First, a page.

Georgia — For many people, the warm weather of summer means being outdoors and enjoying hiking, camping, and other outside activities. That also means sharing time with critters such as mosquitoes, spiders and snakes.
More than 6,000 poisonous snake bites occur each year in the United States, but fewer than 12 of those bites result in death from snake venom poisoning, according to articles in The American Family Physician.
"Snake bites are unfortunately a common event in Georgia and the Southeast. In 2011, the poison center was contacted about 379 snake bites to people, and there were probably many more that didn't get called in," says Dr. Robert Geller, medical director of the Georgia Poison Control Center at Emory University. Geller says that's a typical number of snake bites compared to previous years.
If you are bitten by a poisonous snake, it's important to take the right action afterward.
"The first thing to do is to make sure you don't get bitten again," says Geller, who explains that if you're in a remote area and get bitten on the leg, you're going to need to use your leg to get to your car and get treatment. The goal, however, is to use it as little as possible. If you're at home, the best action is to stay where you are and call for help.
That's what Rick Sanders of Sandy Springs, Georgia, did when he was bitten by a Copperhead snake. He was planning on spending a sunny day working in his yard, which is full of ivy, bushes and large trees.
"I stepped and immediately felt this incredible pain in my ankle," he explained "I had no idea what it was because I didn't see anything but when I looked down I saw a snake, about two feet down, just looking at me, and I just said 'Oh, my God, I've been bitten by a snake, what do I do?'"
Amazingly, Sanders went inside, called to his son for help, and logged onto his laptop. He says he called up search engine images of Copperhead snakes, and confirmed what had bitten him.
"My gut was to call 911," Sanders recalled, "and they immediately put me over to poison control. They were very calm and reassuring, asked me where I was located, and he told me nobody had died from a Copperhead bite." Sanders said he later learned that wasn't entirely true, but at the time it was reassuring.
When Sanders arrived at the emergency room, Georgia Poison Control had already warned the hospital that a snake bite victim was in transit. Sanders says that, despite a full waiting room, he was immediately taken to a treatment room.
"Initially, they were worried about swelling, so they observe you in the ER for a while... your blood pressure plummets - they had to revive me. They measured the distance between the fangs -- it was a fairly large snake," he explained.
There are two kinds of poisonous snakes found in the United States. Snakes in the pit viper family, whose fangs fold up against the roof of their mouth, include rattlesnakes, Copperheads and Cottonmouth snakes. The other family of venomous snake is the "elapidae" or fixed-fang snakes, which include coral snakes, cobras and kraits. The American Family Physician says 95% of venomous snake bites are from pit viper snakes, with rattlesnake bites producing the most fatalities due to their widespread distribution and potent venom.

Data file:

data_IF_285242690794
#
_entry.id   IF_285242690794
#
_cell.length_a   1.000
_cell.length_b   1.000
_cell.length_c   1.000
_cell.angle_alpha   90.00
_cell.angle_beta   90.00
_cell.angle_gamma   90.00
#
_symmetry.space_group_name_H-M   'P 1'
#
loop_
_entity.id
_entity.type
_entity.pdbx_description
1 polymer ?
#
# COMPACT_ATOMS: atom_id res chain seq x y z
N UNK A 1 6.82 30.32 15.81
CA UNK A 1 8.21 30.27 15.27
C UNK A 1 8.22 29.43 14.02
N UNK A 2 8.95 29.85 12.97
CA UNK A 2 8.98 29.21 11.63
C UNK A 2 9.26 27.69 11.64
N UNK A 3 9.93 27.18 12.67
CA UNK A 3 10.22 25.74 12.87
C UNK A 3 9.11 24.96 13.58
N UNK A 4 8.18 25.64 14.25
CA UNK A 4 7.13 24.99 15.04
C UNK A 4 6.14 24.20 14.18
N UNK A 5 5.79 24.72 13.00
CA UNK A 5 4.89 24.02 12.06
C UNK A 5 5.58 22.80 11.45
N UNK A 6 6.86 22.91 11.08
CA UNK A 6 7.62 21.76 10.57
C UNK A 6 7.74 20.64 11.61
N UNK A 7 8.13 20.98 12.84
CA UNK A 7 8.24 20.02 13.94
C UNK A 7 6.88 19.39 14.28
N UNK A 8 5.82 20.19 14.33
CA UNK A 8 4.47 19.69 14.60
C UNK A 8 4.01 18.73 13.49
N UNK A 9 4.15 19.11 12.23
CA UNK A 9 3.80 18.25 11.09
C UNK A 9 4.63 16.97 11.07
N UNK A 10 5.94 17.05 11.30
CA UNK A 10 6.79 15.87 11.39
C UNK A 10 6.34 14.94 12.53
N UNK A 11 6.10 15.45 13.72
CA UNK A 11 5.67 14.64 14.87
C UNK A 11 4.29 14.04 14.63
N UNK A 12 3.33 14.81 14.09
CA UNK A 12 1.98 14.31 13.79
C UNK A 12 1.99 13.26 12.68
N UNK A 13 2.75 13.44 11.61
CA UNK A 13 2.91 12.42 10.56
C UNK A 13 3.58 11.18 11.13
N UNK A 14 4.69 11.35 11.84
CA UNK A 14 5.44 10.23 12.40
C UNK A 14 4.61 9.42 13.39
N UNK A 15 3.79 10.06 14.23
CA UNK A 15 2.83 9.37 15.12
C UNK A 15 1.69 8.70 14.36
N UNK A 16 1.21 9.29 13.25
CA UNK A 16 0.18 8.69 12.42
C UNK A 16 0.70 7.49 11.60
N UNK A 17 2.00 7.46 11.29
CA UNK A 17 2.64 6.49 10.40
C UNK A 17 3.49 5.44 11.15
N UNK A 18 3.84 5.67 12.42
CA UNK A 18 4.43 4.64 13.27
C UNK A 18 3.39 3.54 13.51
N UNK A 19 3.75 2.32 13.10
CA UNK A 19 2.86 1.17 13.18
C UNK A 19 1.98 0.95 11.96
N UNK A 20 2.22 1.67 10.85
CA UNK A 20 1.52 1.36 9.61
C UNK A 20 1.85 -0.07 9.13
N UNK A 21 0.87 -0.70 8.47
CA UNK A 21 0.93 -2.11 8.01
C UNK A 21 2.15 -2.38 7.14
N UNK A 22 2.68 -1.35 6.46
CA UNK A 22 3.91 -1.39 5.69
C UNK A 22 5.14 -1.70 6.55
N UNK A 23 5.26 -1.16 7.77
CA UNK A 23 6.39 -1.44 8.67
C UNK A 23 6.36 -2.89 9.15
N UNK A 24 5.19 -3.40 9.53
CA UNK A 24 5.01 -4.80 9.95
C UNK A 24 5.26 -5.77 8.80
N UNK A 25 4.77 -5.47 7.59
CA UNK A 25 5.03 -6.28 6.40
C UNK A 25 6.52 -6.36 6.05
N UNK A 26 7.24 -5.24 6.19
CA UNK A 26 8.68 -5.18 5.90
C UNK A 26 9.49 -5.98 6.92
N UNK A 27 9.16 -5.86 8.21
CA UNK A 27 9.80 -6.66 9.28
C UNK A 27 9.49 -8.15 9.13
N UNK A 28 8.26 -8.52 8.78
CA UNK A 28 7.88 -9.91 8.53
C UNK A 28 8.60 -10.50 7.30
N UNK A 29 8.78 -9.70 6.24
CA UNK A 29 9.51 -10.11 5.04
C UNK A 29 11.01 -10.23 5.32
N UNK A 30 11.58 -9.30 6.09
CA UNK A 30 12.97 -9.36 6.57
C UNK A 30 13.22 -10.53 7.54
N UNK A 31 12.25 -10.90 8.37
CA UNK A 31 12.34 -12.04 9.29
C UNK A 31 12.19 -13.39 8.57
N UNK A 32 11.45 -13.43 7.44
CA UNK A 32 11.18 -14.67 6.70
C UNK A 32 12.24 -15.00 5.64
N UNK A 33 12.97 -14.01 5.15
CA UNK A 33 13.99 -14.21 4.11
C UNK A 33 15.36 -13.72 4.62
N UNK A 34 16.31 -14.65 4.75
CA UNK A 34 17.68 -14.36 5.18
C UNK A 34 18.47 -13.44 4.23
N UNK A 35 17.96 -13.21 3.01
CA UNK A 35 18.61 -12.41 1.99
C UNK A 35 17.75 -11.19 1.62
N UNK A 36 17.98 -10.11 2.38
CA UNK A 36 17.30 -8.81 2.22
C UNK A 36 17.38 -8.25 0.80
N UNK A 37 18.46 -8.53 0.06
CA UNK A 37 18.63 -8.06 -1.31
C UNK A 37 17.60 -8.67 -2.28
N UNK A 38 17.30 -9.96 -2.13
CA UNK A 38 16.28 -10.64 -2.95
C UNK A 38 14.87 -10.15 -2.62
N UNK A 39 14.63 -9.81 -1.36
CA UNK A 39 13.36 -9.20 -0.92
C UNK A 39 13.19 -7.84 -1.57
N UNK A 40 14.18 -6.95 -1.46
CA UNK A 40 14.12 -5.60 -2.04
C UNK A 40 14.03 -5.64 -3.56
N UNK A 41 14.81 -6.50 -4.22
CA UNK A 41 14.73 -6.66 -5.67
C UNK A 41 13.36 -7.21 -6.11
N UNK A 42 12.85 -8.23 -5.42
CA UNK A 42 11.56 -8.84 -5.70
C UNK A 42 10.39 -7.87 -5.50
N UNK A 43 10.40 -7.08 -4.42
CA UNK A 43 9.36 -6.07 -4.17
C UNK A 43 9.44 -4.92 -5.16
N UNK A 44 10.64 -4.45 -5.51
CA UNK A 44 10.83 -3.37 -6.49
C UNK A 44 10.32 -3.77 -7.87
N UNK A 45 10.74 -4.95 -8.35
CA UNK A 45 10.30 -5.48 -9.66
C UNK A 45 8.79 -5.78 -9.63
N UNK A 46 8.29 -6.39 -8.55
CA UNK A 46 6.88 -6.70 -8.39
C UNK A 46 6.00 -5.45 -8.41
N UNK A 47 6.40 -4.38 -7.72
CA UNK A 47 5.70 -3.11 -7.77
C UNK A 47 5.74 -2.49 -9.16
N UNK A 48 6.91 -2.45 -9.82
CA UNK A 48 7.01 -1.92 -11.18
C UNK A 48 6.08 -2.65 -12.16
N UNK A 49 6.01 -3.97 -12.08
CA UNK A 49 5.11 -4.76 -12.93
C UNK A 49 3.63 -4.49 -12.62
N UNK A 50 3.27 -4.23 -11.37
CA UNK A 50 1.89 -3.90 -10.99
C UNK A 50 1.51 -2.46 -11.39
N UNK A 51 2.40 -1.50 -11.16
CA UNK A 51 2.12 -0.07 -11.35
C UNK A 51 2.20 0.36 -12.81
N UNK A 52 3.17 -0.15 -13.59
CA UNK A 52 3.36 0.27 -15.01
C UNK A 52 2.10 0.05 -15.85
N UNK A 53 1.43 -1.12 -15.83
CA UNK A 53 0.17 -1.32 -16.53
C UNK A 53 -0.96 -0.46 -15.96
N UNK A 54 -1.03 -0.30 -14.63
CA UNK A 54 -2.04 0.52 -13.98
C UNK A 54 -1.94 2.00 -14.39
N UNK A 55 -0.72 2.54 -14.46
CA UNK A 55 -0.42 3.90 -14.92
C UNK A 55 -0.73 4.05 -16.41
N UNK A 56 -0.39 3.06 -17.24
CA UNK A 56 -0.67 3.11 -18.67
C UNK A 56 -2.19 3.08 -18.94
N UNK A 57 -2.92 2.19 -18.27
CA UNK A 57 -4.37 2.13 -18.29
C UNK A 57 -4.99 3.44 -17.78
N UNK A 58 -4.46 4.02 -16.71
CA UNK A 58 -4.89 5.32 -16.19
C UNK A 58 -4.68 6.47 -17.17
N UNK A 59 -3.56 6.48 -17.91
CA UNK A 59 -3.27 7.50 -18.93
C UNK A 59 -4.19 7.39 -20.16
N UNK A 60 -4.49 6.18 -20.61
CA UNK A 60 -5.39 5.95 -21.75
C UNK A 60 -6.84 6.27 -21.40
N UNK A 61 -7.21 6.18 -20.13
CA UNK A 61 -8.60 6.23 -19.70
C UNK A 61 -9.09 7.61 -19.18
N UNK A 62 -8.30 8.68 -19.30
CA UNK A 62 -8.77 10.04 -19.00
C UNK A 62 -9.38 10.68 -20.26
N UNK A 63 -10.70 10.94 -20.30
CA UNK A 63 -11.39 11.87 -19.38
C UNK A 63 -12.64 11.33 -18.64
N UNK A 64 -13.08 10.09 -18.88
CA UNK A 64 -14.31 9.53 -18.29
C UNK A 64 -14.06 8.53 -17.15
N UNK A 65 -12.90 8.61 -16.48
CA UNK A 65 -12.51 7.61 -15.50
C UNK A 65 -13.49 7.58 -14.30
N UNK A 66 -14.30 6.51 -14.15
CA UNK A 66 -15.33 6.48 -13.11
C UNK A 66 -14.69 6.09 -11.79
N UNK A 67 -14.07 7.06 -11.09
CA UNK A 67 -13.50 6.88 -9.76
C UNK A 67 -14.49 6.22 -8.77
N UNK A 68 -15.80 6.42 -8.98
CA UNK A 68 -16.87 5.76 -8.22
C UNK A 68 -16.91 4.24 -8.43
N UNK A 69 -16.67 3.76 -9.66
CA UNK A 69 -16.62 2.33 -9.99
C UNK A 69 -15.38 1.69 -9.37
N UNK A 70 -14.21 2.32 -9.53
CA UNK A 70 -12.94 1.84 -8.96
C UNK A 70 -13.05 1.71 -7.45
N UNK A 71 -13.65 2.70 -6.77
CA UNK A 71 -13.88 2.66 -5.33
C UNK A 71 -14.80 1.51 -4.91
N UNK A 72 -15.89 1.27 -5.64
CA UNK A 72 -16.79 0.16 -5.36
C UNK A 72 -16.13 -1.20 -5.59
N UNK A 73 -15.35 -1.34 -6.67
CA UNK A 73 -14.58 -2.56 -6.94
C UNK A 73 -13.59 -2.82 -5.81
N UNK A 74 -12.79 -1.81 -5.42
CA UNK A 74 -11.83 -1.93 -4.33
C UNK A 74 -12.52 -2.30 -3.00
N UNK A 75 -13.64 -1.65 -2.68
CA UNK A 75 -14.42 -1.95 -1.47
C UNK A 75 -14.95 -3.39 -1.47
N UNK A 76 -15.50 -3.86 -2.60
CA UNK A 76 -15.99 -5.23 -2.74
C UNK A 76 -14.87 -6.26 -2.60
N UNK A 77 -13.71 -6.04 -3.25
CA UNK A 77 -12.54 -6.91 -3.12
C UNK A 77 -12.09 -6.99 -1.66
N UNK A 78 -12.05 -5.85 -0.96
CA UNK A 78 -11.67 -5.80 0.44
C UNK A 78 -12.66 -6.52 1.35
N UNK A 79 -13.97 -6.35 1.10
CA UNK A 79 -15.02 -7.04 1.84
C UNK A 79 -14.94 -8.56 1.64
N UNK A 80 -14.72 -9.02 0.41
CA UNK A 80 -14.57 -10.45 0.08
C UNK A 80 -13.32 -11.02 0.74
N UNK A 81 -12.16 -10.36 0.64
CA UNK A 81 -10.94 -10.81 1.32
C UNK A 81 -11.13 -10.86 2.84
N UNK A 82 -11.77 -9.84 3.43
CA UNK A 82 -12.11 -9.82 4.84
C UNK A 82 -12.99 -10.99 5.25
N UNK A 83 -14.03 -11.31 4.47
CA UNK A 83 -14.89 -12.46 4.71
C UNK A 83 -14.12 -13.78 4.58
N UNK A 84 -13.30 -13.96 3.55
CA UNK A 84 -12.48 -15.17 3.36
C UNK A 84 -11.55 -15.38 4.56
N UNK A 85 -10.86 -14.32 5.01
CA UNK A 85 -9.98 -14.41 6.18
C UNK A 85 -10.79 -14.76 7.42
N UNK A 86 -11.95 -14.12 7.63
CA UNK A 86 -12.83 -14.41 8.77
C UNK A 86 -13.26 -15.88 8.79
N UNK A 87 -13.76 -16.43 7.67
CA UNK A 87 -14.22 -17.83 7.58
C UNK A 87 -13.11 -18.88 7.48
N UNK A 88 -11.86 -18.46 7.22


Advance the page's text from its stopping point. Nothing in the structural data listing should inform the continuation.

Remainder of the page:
Pit vipers' venom causes damage to tissue and blood, while fixed-fang snake bites damage nerve tissue. Symptoms of pit viper toxin include intense pain, swelling, bleeding disorders, confusion, and rapid pulse. If untreated, kidney failure can occur.
While Sanders experienced a drop in his blood pressure, that is a less common symptom, according to American Family Physician articles. Fixed-fang snake toxins can produce numbness instead of pain and produce paralysis, slowed breathing, and weakness.
The typical treatment for venomous snake bites is cleaning the wound, administering IV fluids and taking blood samples to monitor blood clotting factors. While we've all seen movie scenes where someone makes cuts near the snake bite, administers a tourniquet, and sucks out the venom, Geller says those methods are not recommended and generally cause more damage.
Antivenin, which counteracts the snake venom, is costly and not always required. Sanders was monitored in the hospital for four to five hours before his treatment team began administering antivenin.
"It's kind of a balance," explained Sanders, "the treatment (which was covered by health insurance) was very costly -- the antivenin is very expensive ... you have to weigh the risks versus the benefits." Sanders says his hospital bill, which included two days of care and multiple vials of antivenin, cost several tens of thousands of dollars.
Geller also says that draught conditions have made Copperhead snake bites more potent, which may have affected the venom of Sanders' snake.
So what can you do to avoid snake bites? If you're in wilderness areas, wear boots that cover your ankles and avoid undisturbed areas, including logs and piles of leaves. Be watchful - snakes are cold blooded and often perch in sunny spots or hide in logs or leaves, watching for prey.
Sanders says, in retrospect, he would have made more noise when he walked into his ivy, and he would have worn hiking boots, instead of the flip-flops he wore. "I would have spoken loudly and carried a big stick."